3. Keep everything extra clean. A clean house will make a strong first impression and send a message to buyers that the home has been well-cared for. Wash

fingerprints from light switch plates, mop and wax floors, and clean the stove and refrigerator. Polish your doorknobs and address numbers. It’s worth hiring a cleaning service if you can afford it.

4. Get rid of smells. Clean carpeting and drapes to eliminate cooking odors, smoke, and pet smells. Open the windows to air out the house. Potpourri or scented candles will help.

5. Brighten your rooms. Put higher wattage bulbs in light fixtures to brighten up rooms and basements. Replace any burned-out bulbs in closets. Clean the walls, or better yet, brush on a fresh coat of neutral color paint.

6. Don’t disregard minor repairs. Small problems such as sticky doors, torn screens, cracked caulking, or a dripping faucet may seem trivial, but they’ll give buyers the impression that the house isn’t well-maintained.

7. Tidy your yard. Cut the grass, rake the leaves, add new mulch, trim the bushes, edge the walkways, and clean the gutters. For added curb appeal, place a pot of bright flowers near the entryway.

8. Patch holes. Repair any holes in your driveway and reapply sealant, if applicable.

9. Add a touch of color in the living room. A colored afghan or throw on the couch will jazz up a dull room. Buy new accent pillows for the sofa.

10. Buy a flowering plant and put it near a window you pass by frequently.

11. Make centerpieces for your tables. Use brightly colored fruit or flowers.

12. Set the scene. Set the table with fancy dishes and candles, and create other vignettes throughout the home to help buyers picture living there. For example, in the basement you might display a chess game in progress.

13. Replace heavy curtains with sheer ones that let in more light. Show off the view if you have one.

14. Accentuate the fireplace. Lay fresh logs in the fireplace or put a basket of flowers there if it’s not in use.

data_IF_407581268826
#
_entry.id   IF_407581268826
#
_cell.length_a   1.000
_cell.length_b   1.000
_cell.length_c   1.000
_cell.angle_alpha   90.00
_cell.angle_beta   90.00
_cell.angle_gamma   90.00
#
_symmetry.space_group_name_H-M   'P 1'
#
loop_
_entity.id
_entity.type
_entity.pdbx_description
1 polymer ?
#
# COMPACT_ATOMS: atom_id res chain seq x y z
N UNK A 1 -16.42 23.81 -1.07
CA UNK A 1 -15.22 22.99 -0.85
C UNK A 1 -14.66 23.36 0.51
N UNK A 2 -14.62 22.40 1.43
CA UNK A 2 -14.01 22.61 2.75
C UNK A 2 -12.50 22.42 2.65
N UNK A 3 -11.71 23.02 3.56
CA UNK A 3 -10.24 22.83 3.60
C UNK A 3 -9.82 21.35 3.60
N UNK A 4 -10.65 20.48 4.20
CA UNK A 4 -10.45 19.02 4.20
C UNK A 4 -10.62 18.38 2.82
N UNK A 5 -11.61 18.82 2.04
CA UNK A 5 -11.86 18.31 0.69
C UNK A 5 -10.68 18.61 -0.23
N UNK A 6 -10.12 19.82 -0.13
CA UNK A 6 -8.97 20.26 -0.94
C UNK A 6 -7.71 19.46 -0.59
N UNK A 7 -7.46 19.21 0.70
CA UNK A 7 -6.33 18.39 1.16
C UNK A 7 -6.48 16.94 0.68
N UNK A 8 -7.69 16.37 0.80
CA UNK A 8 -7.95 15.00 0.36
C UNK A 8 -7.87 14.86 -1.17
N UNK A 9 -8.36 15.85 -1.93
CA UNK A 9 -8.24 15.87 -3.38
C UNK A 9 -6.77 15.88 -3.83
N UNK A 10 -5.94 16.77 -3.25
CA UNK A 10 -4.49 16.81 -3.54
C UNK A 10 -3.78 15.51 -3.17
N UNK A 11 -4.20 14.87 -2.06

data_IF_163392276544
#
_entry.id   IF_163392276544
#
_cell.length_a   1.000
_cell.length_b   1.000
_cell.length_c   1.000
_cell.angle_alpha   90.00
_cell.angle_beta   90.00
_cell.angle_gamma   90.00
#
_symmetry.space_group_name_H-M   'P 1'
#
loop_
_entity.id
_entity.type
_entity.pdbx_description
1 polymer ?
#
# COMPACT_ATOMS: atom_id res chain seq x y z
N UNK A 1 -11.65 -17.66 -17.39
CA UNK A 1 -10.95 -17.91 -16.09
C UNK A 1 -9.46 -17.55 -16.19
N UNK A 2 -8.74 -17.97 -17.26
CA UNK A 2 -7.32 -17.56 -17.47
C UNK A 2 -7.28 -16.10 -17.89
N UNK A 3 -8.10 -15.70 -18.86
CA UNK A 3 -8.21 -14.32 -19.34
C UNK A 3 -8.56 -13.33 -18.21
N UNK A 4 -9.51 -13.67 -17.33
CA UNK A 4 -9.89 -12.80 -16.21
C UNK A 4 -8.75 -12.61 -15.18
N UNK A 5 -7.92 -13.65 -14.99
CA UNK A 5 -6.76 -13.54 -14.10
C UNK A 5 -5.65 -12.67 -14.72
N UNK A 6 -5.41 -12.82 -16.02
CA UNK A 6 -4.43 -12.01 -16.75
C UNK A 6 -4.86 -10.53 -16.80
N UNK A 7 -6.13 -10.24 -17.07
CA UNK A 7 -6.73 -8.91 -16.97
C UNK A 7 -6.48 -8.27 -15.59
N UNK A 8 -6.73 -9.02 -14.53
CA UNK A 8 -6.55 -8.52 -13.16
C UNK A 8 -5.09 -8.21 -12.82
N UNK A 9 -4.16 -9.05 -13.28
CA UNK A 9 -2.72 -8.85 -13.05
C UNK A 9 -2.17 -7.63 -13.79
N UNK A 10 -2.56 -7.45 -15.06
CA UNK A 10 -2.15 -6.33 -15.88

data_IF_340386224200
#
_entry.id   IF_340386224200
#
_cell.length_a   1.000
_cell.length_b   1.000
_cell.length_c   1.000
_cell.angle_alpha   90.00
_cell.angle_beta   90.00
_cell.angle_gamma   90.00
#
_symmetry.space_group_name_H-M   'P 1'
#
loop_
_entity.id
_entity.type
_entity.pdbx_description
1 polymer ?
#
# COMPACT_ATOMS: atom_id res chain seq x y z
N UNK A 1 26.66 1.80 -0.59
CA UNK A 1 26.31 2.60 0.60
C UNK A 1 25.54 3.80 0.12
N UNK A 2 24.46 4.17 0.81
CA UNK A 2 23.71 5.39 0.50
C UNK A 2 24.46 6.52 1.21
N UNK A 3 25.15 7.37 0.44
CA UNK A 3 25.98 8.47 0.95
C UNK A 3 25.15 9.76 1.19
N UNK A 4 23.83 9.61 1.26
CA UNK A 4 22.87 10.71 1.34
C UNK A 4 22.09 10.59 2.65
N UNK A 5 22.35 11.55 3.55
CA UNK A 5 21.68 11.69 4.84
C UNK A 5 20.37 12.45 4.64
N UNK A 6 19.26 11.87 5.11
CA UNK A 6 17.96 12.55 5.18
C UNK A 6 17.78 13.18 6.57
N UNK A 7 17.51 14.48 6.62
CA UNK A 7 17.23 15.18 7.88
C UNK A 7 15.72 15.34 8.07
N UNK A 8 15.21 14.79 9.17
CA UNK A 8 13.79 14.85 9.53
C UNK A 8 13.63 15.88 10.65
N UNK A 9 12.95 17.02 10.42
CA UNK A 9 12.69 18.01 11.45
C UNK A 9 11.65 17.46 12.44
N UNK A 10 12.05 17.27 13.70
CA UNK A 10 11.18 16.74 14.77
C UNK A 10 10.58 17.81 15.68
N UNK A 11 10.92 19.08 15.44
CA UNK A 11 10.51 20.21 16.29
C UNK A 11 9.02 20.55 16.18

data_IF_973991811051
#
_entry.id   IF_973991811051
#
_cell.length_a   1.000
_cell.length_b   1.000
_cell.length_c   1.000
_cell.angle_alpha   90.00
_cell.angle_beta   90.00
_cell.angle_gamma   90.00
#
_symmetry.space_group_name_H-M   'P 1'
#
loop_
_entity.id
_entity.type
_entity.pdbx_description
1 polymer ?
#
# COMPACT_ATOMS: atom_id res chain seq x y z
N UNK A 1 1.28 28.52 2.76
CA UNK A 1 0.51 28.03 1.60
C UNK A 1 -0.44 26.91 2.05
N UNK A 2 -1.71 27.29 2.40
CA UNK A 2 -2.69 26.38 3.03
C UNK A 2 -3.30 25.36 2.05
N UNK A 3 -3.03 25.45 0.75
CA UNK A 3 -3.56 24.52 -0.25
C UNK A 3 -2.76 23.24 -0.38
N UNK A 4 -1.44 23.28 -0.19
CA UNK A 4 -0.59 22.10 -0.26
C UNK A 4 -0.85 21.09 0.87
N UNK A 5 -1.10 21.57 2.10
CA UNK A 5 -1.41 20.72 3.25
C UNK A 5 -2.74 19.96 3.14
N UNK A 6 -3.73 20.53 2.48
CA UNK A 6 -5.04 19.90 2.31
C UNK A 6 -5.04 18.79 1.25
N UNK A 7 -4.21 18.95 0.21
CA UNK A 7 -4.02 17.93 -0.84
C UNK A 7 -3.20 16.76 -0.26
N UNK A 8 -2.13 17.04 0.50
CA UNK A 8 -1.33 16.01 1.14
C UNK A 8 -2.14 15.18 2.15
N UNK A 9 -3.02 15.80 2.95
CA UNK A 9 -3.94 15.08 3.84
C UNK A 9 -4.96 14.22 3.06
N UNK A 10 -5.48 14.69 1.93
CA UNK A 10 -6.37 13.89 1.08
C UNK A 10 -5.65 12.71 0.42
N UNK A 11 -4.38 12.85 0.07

15. Make the bathrooms feel luxurious. Put away those old towels and toothbrushes. When buyers enter your bathroom, they should feel pampered. Add a new shower curtain, new towels, and fancy guest soaps. Make sure your personal toiletry items are out of sight.

16. Send your pets to a neighbor or take them outside. If that’s not possible, crate them or confine them to one room (ideally in the basement), and let the real estate practitioner know where they’ll be to eliminate surprises.

17. Lock up valuables, jewelry, and money. While a real estate salesperson will be on site during the showing or open house, it’s impossible to watch everyone all the time.

18. Leave the home. It’s usually best if the sellers are not at home. It’s awkward for prospective buyers to look in your closets and express their opinions of your home with you there.

If you have questions about real estate in Grand Junction, CO, e mail Andrea with any questions. The market is stable in Grand Junction, but it is still importatnt to make your home stand out amongst your competition.


If you need some staging tips, let the Real Estate Super Diva come by and give you some pointers on your home. ;o)


Andrea Haitz, Broker Associate
“Taking Real Estate to New Heights”
Keller Williams Grand Junction Realty LLC
970-256-9100 office
970-201-3578 cell

Reprinted from REALTOR® magazine (REALTOR.org/realtormag) with permission of the NATIONAL ASSOCIATION OF REALTORS®.

Copyright 2008. All rights reserved.